Whether you're a business paying Corporation Tax or a self-employed individual filing a Self Assessment, you have a tax liability on the money that you earn in each financial year.

The amount of tax you owe HMRC may vary from one tax year to the next, but it's a good idea to keep on top of it as you can face penalties and interest if you pay the wrong tax amount within a tax year.

It's good to keep track of important dates in the tax calendar so that you can keep on top of your payments and tax returns. This includes knowing when the tax year ends so that you can meet the necessary HMRC deadlines.

In this article, we'll take a look at when the tax year begins and when it will end and what this means for you. We'll also walk you through some of the things you need to do or consider as we near the end of the current tax year.

The tax year begins on the 6th April and ends on the 5th April of the following year. The upcoming end of the tax year is Tuesday 5th April 2022. In the case of the tax year 2022/2023, the tax year begins on Wednesday 6th April 2022 and ends Wednesday 5th April 2023.

You must pay HMRC any tax that you owe before the deadline, otherwise, you may be faced with penalties and interest on top of what you already owe.

Continue reading to find out how you can prepare for the end of the tax year and the other important deadlines throughout the tax year for both self-employed and employed individuals.

What should I do before the tax year ends?

It's important that you file a Self Assessment tax return before the end of the tax year ends if you are self-employed. The information in the tax return, including your untaxed and work-related expenses, lets HMRC how much tax you should pay.

It's important that this tax return is filed before the tax year ends because HMRC may issue you with penalties and interest on whatever you owe and have not paid.

There are many other things that you should do to maximise your allowances before the end of the tax year too. This includes the consideration of your ISA allowance (if you have an Individual Savings Account).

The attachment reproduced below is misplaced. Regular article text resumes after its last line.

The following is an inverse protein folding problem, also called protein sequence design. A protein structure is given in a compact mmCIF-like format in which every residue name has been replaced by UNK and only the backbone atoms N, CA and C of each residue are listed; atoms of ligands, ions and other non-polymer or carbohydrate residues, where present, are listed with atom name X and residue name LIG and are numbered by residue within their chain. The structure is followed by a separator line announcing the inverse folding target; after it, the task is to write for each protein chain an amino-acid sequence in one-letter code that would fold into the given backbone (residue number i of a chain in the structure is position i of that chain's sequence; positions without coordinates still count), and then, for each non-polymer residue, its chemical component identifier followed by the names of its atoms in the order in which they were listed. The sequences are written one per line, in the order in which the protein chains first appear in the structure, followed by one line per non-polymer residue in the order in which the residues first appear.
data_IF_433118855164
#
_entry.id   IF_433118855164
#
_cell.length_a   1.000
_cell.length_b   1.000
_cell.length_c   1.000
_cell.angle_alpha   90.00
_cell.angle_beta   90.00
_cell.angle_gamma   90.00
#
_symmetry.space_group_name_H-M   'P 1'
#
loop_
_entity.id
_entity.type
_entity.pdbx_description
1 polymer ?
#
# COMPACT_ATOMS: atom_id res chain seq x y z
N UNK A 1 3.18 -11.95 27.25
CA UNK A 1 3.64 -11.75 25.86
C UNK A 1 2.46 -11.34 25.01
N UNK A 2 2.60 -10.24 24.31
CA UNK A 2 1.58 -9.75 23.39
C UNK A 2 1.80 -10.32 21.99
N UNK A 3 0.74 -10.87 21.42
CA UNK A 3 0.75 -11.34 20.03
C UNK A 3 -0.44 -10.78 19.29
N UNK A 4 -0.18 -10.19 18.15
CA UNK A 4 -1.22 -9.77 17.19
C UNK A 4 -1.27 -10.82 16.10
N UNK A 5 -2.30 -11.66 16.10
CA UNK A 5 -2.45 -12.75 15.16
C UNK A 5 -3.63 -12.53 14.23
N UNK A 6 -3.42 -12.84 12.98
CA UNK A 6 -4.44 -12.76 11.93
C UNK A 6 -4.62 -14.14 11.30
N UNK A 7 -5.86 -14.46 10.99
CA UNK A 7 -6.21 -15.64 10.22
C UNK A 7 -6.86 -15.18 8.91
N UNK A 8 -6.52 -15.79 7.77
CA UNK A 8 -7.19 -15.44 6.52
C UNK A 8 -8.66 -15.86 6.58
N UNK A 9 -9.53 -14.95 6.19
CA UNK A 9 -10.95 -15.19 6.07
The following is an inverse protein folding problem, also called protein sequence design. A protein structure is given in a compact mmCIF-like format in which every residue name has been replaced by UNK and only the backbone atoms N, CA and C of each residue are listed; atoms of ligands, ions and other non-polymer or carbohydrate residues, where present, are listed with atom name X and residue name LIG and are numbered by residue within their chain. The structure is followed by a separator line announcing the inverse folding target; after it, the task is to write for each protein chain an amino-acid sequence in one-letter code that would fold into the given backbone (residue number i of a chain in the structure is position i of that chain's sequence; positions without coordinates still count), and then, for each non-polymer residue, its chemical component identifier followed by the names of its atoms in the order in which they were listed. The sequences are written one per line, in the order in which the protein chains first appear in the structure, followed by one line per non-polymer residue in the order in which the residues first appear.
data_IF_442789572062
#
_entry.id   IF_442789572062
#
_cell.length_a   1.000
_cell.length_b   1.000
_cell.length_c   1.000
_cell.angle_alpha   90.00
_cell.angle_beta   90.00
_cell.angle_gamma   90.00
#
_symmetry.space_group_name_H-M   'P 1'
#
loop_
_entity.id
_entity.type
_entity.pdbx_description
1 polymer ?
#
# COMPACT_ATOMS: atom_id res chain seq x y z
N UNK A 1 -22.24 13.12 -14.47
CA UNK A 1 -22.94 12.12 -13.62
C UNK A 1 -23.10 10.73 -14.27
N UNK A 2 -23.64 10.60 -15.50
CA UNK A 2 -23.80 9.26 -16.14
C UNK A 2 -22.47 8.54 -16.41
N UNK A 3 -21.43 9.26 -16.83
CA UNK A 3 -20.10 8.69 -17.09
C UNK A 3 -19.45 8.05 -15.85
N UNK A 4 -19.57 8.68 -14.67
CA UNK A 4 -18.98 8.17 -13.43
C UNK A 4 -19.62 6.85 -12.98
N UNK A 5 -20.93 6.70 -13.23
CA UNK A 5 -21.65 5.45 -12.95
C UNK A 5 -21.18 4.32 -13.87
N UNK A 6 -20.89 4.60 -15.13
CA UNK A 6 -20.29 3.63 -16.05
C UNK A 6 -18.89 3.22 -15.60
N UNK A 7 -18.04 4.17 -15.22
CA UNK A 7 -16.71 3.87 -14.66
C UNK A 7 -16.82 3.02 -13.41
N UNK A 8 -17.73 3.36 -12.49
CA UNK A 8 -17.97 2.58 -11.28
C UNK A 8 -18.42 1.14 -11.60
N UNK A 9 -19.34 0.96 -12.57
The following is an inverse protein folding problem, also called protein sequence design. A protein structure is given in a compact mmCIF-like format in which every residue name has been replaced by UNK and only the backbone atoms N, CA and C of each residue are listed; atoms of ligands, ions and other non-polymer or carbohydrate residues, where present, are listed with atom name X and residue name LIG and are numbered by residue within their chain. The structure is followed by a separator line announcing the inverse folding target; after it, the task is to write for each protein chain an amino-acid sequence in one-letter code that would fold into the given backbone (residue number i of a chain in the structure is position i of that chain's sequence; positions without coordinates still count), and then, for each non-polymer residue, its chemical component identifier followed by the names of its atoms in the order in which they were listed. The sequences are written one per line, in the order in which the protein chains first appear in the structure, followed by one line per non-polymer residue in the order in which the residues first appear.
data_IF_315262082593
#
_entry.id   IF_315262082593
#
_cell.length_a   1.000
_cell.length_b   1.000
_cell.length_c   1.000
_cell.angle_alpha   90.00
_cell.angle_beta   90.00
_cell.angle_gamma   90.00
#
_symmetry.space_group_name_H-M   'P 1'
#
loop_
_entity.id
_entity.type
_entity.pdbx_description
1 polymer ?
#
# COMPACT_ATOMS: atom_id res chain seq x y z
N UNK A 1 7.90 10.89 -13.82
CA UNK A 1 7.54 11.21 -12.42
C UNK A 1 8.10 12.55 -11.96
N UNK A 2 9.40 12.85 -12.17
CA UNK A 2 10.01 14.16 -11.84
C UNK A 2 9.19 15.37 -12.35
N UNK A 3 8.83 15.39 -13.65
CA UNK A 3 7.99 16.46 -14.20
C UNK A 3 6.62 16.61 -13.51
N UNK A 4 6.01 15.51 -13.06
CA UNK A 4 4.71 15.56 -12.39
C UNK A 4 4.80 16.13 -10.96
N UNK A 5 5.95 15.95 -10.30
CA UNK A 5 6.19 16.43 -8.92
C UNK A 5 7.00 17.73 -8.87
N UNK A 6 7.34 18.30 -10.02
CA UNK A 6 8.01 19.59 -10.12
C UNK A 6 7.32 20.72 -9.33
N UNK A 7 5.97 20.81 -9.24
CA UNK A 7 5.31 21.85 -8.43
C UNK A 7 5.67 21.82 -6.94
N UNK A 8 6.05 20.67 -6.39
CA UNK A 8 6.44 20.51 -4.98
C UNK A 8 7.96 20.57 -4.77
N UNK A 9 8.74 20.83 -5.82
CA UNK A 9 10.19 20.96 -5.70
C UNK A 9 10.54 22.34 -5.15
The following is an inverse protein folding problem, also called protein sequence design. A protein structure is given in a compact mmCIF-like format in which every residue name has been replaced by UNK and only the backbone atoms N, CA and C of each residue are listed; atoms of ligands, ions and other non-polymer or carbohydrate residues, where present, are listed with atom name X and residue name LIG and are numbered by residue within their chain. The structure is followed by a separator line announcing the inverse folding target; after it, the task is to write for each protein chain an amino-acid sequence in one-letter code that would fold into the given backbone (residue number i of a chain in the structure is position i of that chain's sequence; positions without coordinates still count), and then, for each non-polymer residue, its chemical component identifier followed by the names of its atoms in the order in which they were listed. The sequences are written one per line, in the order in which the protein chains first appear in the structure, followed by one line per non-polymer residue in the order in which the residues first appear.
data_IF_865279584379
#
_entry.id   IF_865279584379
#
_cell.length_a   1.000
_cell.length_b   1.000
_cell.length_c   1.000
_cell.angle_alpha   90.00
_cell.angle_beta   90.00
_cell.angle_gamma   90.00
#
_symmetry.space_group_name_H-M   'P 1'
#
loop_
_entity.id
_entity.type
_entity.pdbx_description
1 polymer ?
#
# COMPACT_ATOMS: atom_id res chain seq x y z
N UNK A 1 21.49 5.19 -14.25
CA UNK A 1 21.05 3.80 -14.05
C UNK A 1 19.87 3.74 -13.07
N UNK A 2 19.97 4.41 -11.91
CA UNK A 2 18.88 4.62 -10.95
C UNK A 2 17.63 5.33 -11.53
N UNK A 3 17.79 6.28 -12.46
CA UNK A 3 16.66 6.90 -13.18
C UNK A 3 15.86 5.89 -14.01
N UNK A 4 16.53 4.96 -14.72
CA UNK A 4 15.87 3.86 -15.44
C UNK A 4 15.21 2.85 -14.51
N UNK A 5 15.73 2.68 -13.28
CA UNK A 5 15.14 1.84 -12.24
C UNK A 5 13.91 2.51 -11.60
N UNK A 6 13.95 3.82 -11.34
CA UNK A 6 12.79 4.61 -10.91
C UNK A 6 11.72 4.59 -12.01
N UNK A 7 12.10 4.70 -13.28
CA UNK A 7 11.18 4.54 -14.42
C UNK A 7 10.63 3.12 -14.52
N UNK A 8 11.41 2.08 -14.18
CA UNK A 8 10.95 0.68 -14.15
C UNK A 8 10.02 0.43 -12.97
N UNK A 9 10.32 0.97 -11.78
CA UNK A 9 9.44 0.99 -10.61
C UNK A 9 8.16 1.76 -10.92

You don't have to pay Income Tax, Dividend Tax or Capital Gains Tax (CGT) on cash or investments that have made gains in an ISA. In the tax year 2021/2022, there was a limit of £20,000 that could be paid into an ISA. This investment could be split between various avenues, including cash ISAs, innovative finance ISAs, stocks and shares ISAs and lifetime ISAs.

It's also worth thinking about topping up your pension before the tax year ends. You will receive greater tax relief on your pension if you pay more Income Tax. As a basic-rate taxpayer, you will be given £1,000 by the taxman for every £800 that you pay into your pension pot.

The majority of people are given tax relief on £40,000 of their pension contributions each year. Alternatively, this could also be 100% of your income, but this will depend on which amount is lower. This amount will also be tapered if you earn over £200,000 and your earnings and pension contributions exceed £240,000.

The CGT allowance of 2021/2022 was £12,300, which is staying the same into the tax year 2022/2023. This amount covers any shares and investments that you sell, along with property and any other assets that you may have.

How much Income Tax do I have to pay?

Basic-rate taxpayers spend about a third of their total income on various taxes. National Insurance and PAYE are around 20% of your income as a basic-rate taxpayer. Following these deductions, the remaining tax goes towards indirect taxes such as VAT and Council Tax.

You can use our Income Tax calculator to estimate how much tax and National Insurance contributions you will have to pay for the current tax year. It will tell you the take-home pay and allows you to include any other deductions such as student loan payments or pension contributions.